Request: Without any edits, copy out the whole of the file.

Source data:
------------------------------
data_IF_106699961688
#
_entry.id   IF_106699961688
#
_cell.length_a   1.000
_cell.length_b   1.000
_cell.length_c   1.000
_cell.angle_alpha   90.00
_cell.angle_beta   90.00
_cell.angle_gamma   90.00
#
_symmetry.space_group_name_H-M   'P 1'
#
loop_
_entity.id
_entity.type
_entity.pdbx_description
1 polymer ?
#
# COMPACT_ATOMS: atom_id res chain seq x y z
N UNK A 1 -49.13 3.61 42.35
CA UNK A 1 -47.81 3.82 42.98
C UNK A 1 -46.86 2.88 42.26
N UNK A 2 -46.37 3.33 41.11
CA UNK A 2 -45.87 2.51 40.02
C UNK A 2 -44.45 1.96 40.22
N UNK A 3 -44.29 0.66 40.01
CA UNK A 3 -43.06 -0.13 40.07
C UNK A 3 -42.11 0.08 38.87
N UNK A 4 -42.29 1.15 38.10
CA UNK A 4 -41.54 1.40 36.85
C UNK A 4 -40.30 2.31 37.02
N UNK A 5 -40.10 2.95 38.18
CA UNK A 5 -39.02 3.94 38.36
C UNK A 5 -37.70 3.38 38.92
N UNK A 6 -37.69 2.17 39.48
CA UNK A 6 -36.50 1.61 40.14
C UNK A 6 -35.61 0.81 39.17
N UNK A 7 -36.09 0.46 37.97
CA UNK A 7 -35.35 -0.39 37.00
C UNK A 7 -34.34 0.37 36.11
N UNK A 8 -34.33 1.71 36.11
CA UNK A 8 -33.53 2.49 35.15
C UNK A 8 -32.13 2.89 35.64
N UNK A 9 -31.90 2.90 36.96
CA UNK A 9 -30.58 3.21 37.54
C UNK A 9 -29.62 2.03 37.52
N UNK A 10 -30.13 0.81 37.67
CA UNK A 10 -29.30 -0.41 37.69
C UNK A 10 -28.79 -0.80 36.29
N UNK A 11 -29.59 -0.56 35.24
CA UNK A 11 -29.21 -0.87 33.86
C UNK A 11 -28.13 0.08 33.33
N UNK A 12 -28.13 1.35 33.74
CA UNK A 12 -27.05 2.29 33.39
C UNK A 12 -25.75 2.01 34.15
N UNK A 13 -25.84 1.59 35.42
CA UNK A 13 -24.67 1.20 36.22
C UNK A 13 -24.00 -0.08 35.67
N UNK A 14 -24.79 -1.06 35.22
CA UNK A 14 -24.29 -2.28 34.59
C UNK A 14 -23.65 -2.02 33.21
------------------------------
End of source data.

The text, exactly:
data_IF_106699961688
#
_entry.id   IF_106699961688
#
_cell.length_a   1.000
_cell.length_b   1.000
_cell.length_c   1.000
_cell.angle_alpha   90.00
_cell.angle_beta   90.00
_cell.angle_gamma   90.00
#
_symmetry.space_group_name_H-M   'P 1'
#
loop_
_entity.id
_entity.type
_entity.pdbx_description
1 polymer ?
#
# COMPACT_ATOMS: atom_id res chain seq x y z
N UNK A 1 -49.13 3.61 42.35
CA UNK A 1 -47.81 3.82 42.98
C UNK A 1 -46.86 2.88 42.26
N UNK A 2 -46.37 3.33 41.11
CA UNK A 2 -45.87 2.51 40.02
C UNK A 2 -44.45 1.96 40.22
N UNK A 3 -44.29 0.66 40.01
CA UNK A 3 -43.06 -0.13 40.07
C UNK A 3 -42.11 0.08 38.87
N UNK A 4 -42.29 1.15 38.10
CA UNK A 4 -41.54 1.40 36.85
C UNK A 4 -40.30 2.31 37.02
N UNK A 5 -40.10 2.95 38.18
CA UNK A 5 -39.02 3.94 38.36
C UNK A 5 -37.70 3.38 38.92
N UNK A 6 -37.69 2.17 39.48
CA UNK A 6 -36.50 1.61 40.14
C UNK A 6 -35.61 0.81 39.17
N UNK A 7 -36.09 0.46 37.97
CA UNK A 7 -35.35 -0.39 37.00
C UNK A 7 -34.34 0.37 36.11
N UNK A 8 -34.33 1.71 36.11
CA UNK A 8 -33.53 2.49 35.15
C UNK A 8 -32.13 2.89 35.64
N UNK A 9 -31.90 2.90 36.96
CA UNK A 9 -30.58 3.21 37.54
C UNK A 9 -29.62 2.03 37.52
N UNK A 10 -30.13 0.81 37.67
CA UNK A 10 -29.30 -0.41 37.69
C UNK A 10 -28.79 -0.80 36.29
N UNK A 11 -29.59 -0.56 35.24
CA UNK A 11 -29.21 -0.87 33.86
C UNK A 11 -28.13 0.08 33.33
N UNK A 12 -28.13 1.35 33.74
CA UNK A 12 -27.05 2.29 33.39
C UNK A 12 -25.75 2.01 34.15
N UNK A 13 -25.84 1.59 35.42
CA UNK A 13 -24.67 1.20 36.22
C UNK A 13 -24.00 -0.08 35.67
N UNK A 14 -24.79 -1.06 35.22
CA UNK A 14 -24.29 -2.28 34.59
C UNK A 14 -23.65 -2.02 33.21